SS: I wrote this book less as a product for an "audience" than as an intervention into a political culture that is fundamentally racist, classist, and misogynist. In this way, I think that the power of this book is a sort of critical analysis that has been absent not only from the mainstream discussions of Islamophobia but from "liberal," leftist and/or "progressive" discussions of the topic. Because this book is not "your grandfather's" analysis of Islamophobia (that is, blaming George W. Bush, US oil interests, and/or Israel as the causes of Muslim-hating), I hope that real progressives and leftists will welcome it.
Moreover, I hope that the book will begin to aid the Muslim American community to understand Islamophobia in terms of the racial history of the United States and its history of imperialism. Understanding Islamophobia within these contexts, the contexts of control, capitalism, state power, global interests, and global hegemony, Muslim Americans will be able to assert their own struggle within the context of the struggle of people of color in the United States and globally. Such a conversation is already happening on the margins of the Arab and Muslim American communities.
Finally, I'd love the book to be read by people of color. The state of Muslims in the US is only a shadow of the economic, social, and cultural oppression suffered by Black, Latino, Asian, and Native Americans.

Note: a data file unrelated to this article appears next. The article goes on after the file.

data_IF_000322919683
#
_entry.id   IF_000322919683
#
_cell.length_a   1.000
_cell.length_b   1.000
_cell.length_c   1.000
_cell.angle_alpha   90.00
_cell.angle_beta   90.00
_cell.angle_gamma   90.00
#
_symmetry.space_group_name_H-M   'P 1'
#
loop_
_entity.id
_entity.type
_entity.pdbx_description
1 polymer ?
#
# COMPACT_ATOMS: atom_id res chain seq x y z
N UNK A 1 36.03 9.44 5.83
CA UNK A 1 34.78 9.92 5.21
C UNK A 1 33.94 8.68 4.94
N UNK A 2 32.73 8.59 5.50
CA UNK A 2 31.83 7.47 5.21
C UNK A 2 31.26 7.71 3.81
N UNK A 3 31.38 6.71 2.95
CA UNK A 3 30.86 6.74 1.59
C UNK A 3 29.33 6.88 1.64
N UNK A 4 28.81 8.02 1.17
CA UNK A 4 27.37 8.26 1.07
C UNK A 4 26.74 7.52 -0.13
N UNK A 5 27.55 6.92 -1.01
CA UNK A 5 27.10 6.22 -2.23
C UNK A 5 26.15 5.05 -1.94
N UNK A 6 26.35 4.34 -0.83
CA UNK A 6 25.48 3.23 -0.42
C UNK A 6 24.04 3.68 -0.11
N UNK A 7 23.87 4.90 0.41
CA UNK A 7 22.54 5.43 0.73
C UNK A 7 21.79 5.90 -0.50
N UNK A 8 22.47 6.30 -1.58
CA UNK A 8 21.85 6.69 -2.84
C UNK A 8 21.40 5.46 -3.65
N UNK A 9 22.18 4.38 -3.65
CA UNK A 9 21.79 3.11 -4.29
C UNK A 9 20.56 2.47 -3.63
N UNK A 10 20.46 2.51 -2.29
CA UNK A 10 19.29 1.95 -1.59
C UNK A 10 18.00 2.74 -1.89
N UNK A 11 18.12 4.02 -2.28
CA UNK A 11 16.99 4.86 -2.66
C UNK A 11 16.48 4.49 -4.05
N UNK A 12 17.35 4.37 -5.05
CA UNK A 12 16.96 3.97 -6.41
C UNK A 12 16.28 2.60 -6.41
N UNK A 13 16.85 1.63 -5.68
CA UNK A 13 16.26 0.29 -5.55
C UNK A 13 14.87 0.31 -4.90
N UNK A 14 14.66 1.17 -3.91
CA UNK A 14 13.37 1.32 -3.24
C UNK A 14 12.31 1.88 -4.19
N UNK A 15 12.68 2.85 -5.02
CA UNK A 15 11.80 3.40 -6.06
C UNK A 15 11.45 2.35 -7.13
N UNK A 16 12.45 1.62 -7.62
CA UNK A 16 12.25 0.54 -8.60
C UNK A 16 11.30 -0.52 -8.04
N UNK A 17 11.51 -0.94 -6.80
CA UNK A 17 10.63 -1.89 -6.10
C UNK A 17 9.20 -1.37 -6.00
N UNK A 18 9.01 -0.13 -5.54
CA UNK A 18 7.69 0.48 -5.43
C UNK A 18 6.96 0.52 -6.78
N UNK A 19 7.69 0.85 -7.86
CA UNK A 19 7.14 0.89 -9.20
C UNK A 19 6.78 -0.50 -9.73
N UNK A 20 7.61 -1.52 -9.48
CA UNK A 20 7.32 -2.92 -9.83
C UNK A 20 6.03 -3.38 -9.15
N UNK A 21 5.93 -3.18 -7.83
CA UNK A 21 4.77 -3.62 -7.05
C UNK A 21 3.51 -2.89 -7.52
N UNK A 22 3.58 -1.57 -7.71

Humbly, I can only hope that my book helps to expand and further, even if in a minuscule way, the conversation between economic and racial "minorities" as to allow us to draw together the constellation of the similarities and particularities of our historical experience in order to compel us to collective solidarity and action.
[Bumper sticker, near Charleston, South Carolina. Photograph by Stephen Sheehi.]
J: What other projects are you working on right now?
SS: Currently, I am writing The Arab Imago: The Social History of Indigenous Photography in the Arab World 1860-1930, which will be published by Princeton University Press. The book examines the appearance of photography in the Lebanon, Palestine, and Egypt, and how it speaks to particular social transformations of the nineteenth and early twentieth century. Specifically, I am interested how portrait photography allows us to excavate the creation and naturalization of the "individual" at a time when photographic production was exploding in various forms of print media (from the carte de visite to illustrated magazines).
Excerpts from Islamophobia: The Ideological Campaign Against Muslims:
“These people [the Iranians] are assholes,” President George W. Bush explained to Admiral William Fallon, his new Commander of U.S. Central Command, who had just had the temerity to suggest that “we need to do something to get engaged with these guys.” The anecdote, which was given much fanfare, outed what many suspected. The President had a visceral dislike of Iranians that informed his Iraq-Iran strategy, a strategy that did not “offer a real approach” to dealing with Iran or the region. Fallon, on the other hand, was lauded as a commander who stood up to the Bush White House’s high-octane, oil-driven war rhetoric, rejecting the military option regarding Tehran. In a subsequent interview with al-Jazeera, Fallon openly criticized the “constant drumbeat” of war emanating from Washington, adding that it was “not helpful.” He eventually had to resign when his difference of opinion with the administration became public in an Esquire magazine interview. Because he was valorized for his protest against the push for war, the Admiral’s own epithet was largely overlooked. In the same Esquire interview, Fallon called the Iranians, not assholes, but “ants” who “when the time comes, you crush them.”